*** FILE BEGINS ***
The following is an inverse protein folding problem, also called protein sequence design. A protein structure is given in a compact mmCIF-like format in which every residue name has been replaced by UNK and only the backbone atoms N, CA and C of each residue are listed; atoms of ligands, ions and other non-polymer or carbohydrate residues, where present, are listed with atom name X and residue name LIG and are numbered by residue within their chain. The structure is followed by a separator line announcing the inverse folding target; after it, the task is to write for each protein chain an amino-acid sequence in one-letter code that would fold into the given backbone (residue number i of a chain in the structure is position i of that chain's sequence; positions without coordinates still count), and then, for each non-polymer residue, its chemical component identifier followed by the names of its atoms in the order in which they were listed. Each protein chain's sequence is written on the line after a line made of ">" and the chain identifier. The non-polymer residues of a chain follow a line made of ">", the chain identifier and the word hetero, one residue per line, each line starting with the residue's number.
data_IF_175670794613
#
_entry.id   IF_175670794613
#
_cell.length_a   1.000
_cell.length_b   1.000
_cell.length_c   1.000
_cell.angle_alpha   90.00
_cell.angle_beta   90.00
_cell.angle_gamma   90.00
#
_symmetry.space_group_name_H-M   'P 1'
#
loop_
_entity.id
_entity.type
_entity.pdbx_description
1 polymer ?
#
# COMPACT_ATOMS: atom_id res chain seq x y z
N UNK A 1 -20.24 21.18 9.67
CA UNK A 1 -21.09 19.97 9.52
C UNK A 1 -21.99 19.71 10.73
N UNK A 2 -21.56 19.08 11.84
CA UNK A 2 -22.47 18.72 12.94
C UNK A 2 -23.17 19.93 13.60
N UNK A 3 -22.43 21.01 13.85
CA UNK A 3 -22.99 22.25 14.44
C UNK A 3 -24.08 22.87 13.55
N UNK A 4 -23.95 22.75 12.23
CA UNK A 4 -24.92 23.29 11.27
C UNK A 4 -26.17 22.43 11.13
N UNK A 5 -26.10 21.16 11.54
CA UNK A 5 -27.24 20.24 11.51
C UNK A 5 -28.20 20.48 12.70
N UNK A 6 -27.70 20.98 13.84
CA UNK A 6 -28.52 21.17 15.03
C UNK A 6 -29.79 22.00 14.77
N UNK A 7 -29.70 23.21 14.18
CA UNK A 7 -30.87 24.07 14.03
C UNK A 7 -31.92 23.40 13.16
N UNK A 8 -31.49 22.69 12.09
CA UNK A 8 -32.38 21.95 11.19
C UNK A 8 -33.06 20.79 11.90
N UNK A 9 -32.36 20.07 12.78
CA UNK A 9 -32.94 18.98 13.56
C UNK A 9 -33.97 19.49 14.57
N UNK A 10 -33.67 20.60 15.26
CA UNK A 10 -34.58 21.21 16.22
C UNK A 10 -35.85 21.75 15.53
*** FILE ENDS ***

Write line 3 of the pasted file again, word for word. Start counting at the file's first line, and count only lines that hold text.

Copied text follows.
#